- While many energy experts agree that technologies like carbon capture for coal plants and nuclear power can play a critical role in reducing emissions, the fact that Trump administration officials have played down concern over global warming has triggered deep suspicion about American intentions.
- “Nuclear and carbon capture are critical to reducing CO emissions, but going to Bonn to promote the technologies without admitting climate change is a crisis is a logical absurdity,” said Josh Freed, director of the clean energy program at the centrist think tank Third Way.
- Still, Mr. Steer acknowledged, countries throughout Asia and Africa are continuing to build coal plants in their quest to provide energy access for millions living without electricity.
- Some developing countries described a more balanced view, however, conceding a need for fossil fuels in the short term while ultimately calling for stronger global action on climate change and a shift toward cleaner forms of energy, including renewables like wind and solar energy.
- Officials from Bangladesh, which still gets most of its electricity from natural gas and has plans to build 25 new coal-fired plants by 2022, said they would welcome the use of technology to improve the efficiency of their coal plants as a steppingstone toward renewable energy.
The Trump administration’s debut at the United Nations climate conference in Bonn, Germany, was met with heckling, noisy protest and harsh questions.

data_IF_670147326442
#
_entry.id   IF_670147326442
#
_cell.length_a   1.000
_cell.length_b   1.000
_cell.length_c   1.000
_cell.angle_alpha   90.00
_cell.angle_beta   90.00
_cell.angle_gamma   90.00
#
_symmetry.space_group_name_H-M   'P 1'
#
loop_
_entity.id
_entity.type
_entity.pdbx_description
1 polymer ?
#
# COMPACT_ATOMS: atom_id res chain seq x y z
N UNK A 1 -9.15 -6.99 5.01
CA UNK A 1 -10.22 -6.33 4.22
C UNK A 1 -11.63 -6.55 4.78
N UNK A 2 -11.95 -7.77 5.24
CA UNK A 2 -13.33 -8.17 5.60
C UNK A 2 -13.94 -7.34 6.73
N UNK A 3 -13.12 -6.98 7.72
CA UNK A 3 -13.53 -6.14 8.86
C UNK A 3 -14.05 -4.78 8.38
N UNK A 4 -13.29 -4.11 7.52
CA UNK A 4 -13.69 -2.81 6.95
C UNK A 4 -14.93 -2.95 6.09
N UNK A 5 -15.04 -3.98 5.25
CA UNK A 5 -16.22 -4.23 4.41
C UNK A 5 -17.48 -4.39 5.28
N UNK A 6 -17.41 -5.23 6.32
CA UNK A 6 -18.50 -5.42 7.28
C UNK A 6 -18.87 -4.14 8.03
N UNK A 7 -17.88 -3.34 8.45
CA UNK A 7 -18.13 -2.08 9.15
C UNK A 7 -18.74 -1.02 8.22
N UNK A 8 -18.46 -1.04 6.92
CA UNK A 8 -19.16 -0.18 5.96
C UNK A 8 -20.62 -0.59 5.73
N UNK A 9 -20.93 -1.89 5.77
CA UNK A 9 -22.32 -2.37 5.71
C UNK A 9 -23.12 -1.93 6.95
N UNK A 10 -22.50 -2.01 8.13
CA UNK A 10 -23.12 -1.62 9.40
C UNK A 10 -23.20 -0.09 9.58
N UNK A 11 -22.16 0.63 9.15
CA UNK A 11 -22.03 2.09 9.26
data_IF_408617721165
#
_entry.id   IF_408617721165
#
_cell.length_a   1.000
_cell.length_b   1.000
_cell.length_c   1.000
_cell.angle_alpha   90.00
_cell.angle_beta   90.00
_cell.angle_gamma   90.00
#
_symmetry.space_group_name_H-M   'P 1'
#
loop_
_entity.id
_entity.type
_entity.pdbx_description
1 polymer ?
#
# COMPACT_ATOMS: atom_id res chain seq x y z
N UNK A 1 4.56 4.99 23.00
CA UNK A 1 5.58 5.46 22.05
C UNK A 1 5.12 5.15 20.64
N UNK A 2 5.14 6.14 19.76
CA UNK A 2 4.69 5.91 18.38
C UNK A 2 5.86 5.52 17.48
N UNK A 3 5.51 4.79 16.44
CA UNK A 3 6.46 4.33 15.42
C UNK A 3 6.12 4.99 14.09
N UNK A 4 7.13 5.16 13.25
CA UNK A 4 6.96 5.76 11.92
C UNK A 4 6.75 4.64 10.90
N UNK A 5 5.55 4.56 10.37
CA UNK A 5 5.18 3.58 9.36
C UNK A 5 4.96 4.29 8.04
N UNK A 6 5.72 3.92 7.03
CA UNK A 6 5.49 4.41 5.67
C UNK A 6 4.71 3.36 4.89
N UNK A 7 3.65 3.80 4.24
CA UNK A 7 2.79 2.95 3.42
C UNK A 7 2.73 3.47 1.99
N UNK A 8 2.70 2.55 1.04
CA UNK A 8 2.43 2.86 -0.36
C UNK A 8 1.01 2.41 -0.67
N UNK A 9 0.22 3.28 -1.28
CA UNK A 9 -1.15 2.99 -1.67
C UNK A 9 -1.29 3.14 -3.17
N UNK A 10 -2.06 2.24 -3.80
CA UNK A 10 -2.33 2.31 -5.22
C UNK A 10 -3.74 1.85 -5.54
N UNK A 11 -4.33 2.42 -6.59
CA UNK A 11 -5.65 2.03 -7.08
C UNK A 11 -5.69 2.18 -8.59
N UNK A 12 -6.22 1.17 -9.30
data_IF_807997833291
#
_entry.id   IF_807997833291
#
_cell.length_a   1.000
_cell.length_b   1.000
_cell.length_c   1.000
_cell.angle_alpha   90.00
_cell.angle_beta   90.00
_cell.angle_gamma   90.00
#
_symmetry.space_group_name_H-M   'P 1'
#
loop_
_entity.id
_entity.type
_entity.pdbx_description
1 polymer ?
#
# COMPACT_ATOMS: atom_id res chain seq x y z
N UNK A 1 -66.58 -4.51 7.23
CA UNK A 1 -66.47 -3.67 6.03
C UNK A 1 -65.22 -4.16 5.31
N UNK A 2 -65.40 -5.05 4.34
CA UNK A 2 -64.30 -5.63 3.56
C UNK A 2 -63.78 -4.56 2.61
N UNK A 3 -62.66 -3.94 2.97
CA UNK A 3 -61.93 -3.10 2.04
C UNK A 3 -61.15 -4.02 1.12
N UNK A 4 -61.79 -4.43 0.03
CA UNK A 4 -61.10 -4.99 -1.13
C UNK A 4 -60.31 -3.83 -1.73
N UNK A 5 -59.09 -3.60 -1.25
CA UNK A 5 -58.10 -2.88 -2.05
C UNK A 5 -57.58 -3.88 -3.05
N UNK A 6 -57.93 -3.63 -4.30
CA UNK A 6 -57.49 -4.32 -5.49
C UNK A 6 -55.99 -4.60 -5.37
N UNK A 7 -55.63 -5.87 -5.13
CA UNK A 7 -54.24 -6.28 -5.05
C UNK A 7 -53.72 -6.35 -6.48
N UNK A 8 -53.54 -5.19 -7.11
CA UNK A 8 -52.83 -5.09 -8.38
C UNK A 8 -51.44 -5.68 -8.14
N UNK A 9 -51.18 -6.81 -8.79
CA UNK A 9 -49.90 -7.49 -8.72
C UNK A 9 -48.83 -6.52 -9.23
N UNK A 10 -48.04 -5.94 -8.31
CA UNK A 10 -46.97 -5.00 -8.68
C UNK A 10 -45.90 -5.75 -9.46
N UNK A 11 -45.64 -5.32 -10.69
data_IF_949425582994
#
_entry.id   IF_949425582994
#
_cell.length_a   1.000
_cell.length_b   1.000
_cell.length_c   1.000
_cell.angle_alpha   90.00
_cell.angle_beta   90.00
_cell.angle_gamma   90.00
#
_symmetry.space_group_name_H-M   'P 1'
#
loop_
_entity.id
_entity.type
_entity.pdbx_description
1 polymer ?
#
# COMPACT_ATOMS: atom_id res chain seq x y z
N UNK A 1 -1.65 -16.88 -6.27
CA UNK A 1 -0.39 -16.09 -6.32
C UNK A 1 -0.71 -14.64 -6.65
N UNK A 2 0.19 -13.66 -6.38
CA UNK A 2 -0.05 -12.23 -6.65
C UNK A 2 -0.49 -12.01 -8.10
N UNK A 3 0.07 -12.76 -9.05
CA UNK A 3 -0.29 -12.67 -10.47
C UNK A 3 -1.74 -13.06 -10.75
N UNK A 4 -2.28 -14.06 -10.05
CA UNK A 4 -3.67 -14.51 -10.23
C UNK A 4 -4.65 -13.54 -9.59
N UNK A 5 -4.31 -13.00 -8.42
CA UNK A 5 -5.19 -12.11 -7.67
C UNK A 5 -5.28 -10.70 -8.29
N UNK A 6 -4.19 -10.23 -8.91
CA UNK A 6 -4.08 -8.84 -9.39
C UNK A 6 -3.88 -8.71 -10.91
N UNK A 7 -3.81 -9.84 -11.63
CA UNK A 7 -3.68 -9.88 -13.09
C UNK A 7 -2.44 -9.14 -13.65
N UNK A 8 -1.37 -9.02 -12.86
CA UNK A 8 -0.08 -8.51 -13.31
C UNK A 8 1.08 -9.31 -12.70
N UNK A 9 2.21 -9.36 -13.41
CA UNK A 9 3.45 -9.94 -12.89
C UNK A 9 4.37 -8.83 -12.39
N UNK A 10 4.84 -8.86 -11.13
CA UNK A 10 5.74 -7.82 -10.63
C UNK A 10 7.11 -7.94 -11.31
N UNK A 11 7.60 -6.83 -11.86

@MiaFarrow: “Promoting coal at a climate summit is like promoting tobacco at a cancer summit.”- Mike Bloomberg
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BONN, Germany — The Trump administration made its debut at a United Nations conference on climate change on Monday by giving a full-throated defense of fossil fuels and nuclear energy as answers to driving down global greenhouse gas emissions.
The forum — the only official appearance by the United States delegation during the annual two-week climate gathering of nearly 200 nations — illustrated how sharply the administration’s views are at odds with those of many key participants in the climate negotiations.
George D. Banks, special adviser to President Trump on international energy issues, led a panel with top American energy executives. “Without question, fossil fuels will continue to be used, and we would argue that it’s in the global interest to make sure when fossil fuels are used that they be as clean and efficient as possible,” Mr. Banks said. “This panel is controversial only if we chose to bury our heads in the sand.”
But even before the Trump team could make its case, the panel was disrupted for more than 10 minutes by scores of chanting and singing demonstrators. The protesters then walked out, leaving the room half empty. Throughout the remainder of the presentation, audience members shouted down and mocked White House officials who attempted to explain away President Trump’s stated view that global warming is a hoax.